A 16th Century Ming Pottery Model of an Altar Table with Food
A 16th Century Ming Pottery Altar Table with Food, North China c.1550-1600. This late Ming pottery object is very similar to one purchased by the Victoria and Albert Museum in 1996 from Robert McPherson Antiques. It is on display at the Victoria and Albert Museum in London, it can be seen in the China Gallery on the ground floor of the Museum in the T.T. Tsui Gallery. This piece is an example of Mingqi, objects made specifically for burial, to be taken with you to the afterlife. The `Terracotta Army` is the most famous example of this type of burial object. Mingqi objects represented people, houses, farms, granaries, livestock and indeed anything important from this world that would give you comfort and status in the next. The `Terracotta Army` were made life size and on a vast scale, reflecting the importance of the first emperor of China but most Mingqi objects were small models, far smaller than the object or indeed person they were meant to represent. Mingqi ceramics were not the only goods to appear in early Chinese tombs, objects that functioned were also buried, some of these had clearly been worn or even damaged, presumably these objects were prized possessions belonging to the deceased that might have been used on a daily basis. The candle or taper stick is shown with a tiny spider plant.
- One leg with the two connecting stretchers has been broken off and re-stuck.Some minor damage to the objects on the table.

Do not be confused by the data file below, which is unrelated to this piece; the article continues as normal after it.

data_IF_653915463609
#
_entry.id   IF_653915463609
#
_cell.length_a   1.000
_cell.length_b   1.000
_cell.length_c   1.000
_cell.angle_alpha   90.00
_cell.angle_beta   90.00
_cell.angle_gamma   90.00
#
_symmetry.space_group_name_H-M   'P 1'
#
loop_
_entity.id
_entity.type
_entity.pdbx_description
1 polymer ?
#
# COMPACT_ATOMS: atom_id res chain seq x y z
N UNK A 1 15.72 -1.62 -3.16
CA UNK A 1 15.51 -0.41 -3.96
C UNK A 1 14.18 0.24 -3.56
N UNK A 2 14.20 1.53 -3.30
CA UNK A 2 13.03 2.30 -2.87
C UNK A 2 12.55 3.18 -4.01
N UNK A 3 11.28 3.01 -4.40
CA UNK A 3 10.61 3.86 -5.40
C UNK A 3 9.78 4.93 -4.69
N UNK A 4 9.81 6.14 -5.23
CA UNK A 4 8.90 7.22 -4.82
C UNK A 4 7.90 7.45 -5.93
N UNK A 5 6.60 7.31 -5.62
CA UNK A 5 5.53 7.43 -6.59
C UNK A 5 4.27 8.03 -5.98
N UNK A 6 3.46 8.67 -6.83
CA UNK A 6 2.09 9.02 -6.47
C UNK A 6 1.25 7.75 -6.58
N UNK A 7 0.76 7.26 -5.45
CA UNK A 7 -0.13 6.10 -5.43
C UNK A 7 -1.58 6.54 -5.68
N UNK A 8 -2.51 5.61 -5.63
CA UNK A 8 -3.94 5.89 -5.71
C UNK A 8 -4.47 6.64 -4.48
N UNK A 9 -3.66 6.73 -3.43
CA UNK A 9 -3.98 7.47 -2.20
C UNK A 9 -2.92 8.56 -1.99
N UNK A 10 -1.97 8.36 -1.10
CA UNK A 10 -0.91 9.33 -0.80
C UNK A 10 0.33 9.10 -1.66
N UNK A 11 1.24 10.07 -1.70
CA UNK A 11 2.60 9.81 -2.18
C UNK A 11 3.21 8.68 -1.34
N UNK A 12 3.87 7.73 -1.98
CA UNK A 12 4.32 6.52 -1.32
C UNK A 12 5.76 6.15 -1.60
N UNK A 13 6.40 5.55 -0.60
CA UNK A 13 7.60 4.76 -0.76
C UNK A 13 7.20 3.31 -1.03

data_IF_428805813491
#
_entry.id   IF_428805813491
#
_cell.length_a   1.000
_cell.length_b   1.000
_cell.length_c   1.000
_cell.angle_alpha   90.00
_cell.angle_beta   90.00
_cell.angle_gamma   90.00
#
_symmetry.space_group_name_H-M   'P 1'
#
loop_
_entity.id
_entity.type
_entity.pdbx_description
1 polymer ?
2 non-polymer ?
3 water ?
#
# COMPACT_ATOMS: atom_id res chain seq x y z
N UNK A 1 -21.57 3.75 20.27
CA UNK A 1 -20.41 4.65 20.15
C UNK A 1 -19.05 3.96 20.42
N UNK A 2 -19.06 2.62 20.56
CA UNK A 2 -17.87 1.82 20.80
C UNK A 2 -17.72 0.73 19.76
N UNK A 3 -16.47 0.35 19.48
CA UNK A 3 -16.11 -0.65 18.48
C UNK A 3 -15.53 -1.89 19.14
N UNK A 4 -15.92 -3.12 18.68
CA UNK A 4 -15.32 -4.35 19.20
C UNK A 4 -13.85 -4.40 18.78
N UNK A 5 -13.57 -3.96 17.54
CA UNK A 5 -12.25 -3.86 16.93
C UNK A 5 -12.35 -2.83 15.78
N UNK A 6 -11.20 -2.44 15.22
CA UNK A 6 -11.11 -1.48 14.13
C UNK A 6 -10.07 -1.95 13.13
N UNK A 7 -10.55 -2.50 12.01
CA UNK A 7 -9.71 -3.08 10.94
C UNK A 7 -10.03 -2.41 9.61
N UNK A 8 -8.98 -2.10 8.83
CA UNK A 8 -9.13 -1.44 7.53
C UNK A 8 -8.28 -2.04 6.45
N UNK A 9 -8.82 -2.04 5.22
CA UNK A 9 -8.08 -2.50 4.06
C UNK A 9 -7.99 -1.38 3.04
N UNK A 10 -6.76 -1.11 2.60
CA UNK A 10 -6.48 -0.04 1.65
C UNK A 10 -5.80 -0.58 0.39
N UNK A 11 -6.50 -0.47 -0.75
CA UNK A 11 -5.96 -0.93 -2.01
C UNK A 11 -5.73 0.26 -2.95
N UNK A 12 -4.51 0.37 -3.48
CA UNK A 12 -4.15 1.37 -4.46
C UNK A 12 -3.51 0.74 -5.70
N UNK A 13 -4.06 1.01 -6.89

- Table : length 23.cm (9 inches), height 15.2cm (6 inches)
- From a Private English Collection
- Stock number
- This late Ming pottery object is very similar to one purchased by the Victoria and Albert Museum in 1996 from Robert McPherson Antiques. It is on display at the Victoria and Albert Museum in London, it can be seen in the China Gallery on the ground floor of the Museum in the T.T. Tsui Gallery.
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A Ming Table in the Victoria and Albert Museum
Purchased from Robert McPherson Antiques in 1996
From the Victoria and Albert Museum's Website
|16th century Ming dynasty model of an altar table with eight little dishes of food (cakes, fruit and meat) neatly arranged in rows on it.
|Earthenware model, with lead glazes, of an altar table with eight dishes of food on it.
|Altar table with food dishes Ming dynasty 1550-1650 Earthenware with coloured glazes Museum no. FE.110-1996(2007)
|Bought from Robert McPherson
|Ming dynasty (1368-1644) funerary figures were intended to reflect the social status of the deceased. Ceramic replicas of servants, furniture and food are the most common types. The quantity of grave goods was closely related to the affluence of the deceased. The more wealthy the deceased the larger the number of funerary figures buried.